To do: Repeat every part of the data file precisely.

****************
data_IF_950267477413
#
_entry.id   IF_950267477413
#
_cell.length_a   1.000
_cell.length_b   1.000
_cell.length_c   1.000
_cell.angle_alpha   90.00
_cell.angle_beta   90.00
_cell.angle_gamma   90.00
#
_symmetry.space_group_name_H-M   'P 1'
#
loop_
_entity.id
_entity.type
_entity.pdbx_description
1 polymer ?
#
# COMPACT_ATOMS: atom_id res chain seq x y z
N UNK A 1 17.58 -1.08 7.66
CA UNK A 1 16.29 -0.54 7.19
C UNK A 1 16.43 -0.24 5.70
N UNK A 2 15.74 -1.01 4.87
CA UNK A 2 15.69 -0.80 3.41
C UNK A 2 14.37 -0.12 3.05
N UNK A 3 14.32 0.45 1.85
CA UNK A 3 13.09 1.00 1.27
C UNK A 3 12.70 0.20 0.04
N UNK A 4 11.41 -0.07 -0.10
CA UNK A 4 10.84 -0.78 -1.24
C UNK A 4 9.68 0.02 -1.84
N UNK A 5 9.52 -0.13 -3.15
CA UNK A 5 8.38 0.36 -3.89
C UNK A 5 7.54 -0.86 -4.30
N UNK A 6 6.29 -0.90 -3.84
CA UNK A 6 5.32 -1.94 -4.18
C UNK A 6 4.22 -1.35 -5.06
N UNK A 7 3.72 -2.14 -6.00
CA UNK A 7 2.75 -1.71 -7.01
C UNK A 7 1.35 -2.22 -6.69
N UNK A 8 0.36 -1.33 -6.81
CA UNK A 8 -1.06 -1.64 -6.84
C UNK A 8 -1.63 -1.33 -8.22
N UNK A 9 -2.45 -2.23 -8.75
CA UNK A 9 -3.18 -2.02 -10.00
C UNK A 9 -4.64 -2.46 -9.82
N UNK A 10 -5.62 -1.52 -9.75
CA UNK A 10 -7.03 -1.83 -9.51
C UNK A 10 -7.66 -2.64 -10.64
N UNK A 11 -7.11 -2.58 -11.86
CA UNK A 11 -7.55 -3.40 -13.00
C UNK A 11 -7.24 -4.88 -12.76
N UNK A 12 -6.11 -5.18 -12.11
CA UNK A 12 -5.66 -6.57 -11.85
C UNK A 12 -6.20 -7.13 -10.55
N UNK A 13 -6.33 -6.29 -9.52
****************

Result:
data_IF_950267477413
#
_entry.id   IF_950267477413
#
_cell.length_a   1.000
_cell.length_b   1.000
_cell.length_c   1.000
_cell.angle_alpha   90.00
_cell.angle_beta   90.00
_cell.angle_gamma   90.00
#
_symmetry.space_group_name_H-M   'P 1'
#
loop_
_entity.id
_entity.type
_entity.pdbx_description
1 polymer ?
#
# COMPACT_ATOMS: atom_id res chain seq x y z
N UNK A 1 17.58 -1.08 7.66
CA UNK A 1 16.29 -0.54 7.19
C UNK A 1 16.43 -0.24 5.70
N UNK A 2 15.74 -1.01 4.87
CA UNK A 2 15.69 -0.80 3.41
C UNK A 2 14.37 -0.12 3.05
N UNK A 3 14.32 0.45 1.85
CA UNK A 3 13.09 1.00 1.27
C UNK A 3 12.70 0.20 0.04
N UNK A 4 11.41 -0.07 -0.10
CA UNK A 4 10.84 -0.78 -1.24
C UNK A 4 9.68 0.02 -1.84
N UNK A 5 9.52 -0.13 -3.15
CA UNK A 5 8.38 0.36 -3.89
C UNK A 5 7.54 -0.86 -4.30
N UNK A 6 6.29 -0.90 -3.84
CA UNK A 6 5.32 -1.94 -4.18
C UNK A 6 4.22 -1.35 -5.06
N UNK A 7 3.72 -2.14 -6.00
CA UNK A 7 2.75 -1.71 -7.01
C UNK A 7 1.35 -2.22 -6.69
N UNK A 8 0.36 -1.33 -6.81
CA UNK A 8 -1.06 -1.64 -6.84
C UNK A 8 -1.63 -1.33 -8.22
N UNK A 9 -2.45 -2.23 -8.75
CA UNK A 9 -3.18 -2.02 -10.00
C UNK A 9 -4.64 -2.46 -9.82
N UNK A 10 -5.62 -1.52 -9.75
CA UNK A 10 -7.03 -1.83 -9.51
C UNK A 10 -7.66 -2.64 -10.64
N UNK A 11 -7.11 -2.58 -11.86
CA UNK A 11 -7.55 -3.40 -13.00
C UNK A 11 -7.24 -4.88 -12.76
N UNK A 12 -6.11 -5.18 -12.11
CA UNK A 12 -5.66 -6.57 -11.85
C UNK A 12 -6.20 -7.13 -10.55
N UNK A 13 -6.33 -6.29 -9.52